Cathrin Machin is one of Australia’s fastest growing contemporary artists, with a reputation for boldly engaging the primal questions of reality and existence. An Astro-artist working with oil and canvas, Cathrin’s work is simply mesmerising. But aside from her natural gift with the brush, Cathrin is also a master of what we at creativehub call the ‘New wave’. That is artists who have seen great success in their careers through embracing social media, new technology, a global audience, and marketing techniques that defy the gatekeepers of the art world.
Talk us through your approach to selling art online
Absolutely. So I want to work as an artist, I don’t necessarily want to work as a print seller, as such. However, selling prints is what enables me to fund all of my other projects and is absolutely key to any artist’s success.
So I only do time-limited sales. By this I mean I compress an entire year’s worth of sales into a period of about 7 to 10 days on my online Shopify store. This approach to selling online makes it very efficient to organise and promote as you can create a lot of excitement, a real environment of passion leading up to the launch. I’ll get onto that in a moment. But taking a step back, there is also a psychological element to selling this way, it’s great for conversion!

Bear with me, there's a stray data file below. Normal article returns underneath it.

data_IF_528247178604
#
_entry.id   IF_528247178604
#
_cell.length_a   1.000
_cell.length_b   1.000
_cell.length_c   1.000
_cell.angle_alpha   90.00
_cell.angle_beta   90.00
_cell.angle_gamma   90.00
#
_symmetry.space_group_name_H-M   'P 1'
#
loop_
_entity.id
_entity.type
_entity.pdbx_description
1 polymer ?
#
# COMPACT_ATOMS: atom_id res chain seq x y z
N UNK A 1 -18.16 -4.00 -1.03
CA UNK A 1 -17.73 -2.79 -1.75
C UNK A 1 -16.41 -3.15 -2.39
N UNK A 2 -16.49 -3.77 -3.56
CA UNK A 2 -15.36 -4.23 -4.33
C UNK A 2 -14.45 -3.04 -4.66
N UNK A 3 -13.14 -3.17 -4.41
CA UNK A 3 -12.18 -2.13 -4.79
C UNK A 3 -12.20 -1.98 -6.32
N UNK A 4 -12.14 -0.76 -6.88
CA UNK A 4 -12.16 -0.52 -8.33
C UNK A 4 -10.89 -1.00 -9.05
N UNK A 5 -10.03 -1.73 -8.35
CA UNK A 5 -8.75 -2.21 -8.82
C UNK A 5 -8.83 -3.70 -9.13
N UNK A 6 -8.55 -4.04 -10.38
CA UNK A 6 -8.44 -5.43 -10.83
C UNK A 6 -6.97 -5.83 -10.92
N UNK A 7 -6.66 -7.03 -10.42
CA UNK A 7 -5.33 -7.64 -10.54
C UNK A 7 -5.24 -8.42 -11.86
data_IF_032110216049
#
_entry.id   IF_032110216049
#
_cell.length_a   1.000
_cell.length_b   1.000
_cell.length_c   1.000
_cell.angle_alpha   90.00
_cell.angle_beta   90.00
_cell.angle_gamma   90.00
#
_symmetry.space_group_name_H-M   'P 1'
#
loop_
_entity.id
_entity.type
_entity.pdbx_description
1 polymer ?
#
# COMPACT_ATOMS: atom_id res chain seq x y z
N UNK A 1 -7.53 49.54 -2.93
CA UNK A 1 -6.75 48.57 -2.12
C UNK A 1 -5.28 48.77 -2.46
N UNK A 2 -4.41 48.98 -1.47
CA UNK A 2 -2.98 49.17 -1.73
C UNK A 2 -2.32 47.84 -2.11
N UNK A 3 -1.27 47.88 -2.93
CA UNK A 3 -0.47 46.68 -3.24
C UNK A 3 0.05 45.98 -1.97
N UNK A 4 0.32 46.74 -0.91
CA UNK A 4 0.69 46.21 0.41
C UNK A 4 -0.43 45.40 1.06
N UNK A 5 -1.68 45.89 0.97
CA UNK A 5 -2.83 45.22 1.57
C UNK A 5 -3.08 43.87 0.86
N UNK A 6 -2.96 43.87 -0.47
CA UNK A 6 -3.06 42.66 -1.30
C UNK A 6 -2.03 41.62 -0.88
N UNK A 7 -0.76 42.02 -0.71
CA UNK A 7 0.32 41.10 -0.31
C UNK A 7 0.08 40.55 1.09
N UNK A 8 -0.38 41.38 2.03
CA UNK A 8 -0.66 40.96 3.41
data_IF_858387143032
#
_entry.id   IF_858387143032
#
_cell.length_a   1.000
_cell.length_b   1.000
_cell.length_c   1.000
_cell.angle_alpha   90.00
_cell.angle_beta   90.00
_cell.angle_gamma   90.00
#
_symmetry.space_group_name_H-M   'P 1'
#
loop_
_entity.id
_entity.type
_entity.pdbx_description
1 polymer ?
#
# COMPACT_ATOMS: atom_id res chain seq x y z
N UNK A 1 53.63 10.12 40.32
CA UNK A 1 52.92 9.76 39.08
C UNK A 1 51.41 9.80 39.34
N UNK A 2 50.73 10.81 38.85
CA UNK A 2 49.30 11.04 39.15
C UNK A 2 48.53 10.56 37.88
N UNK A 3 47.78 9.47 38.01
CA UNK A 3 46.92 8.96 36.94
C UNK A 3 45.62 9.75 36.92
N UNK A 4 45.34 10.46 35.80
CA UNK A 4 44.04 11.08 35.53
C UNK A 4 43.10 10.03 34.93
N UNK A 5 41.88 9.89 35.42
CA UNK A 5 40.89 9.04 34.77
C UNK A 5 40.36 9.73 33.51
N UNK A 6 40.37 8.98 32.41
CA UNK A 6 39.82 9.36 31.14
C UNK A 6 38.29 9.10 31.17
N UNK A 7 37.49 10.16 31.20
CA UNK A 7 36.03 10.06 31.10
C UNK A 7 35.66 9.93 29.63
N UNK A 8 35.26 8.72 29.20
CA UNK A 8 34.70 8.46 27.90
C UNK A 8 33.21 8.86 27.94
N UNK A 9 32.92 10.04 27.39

Whilst the store is live I use countdown timers on the products, so you know how many days are left to buy. Why? If something is available to buy all the time, you don’t have to make the decision to purchase now, you can just do it next week. And then by next week, you’ve already forgotten about it. That’s a big problem for a lot of artists. The amount of abandoned checkouts you get is sky high because people are like, “do I, should I?”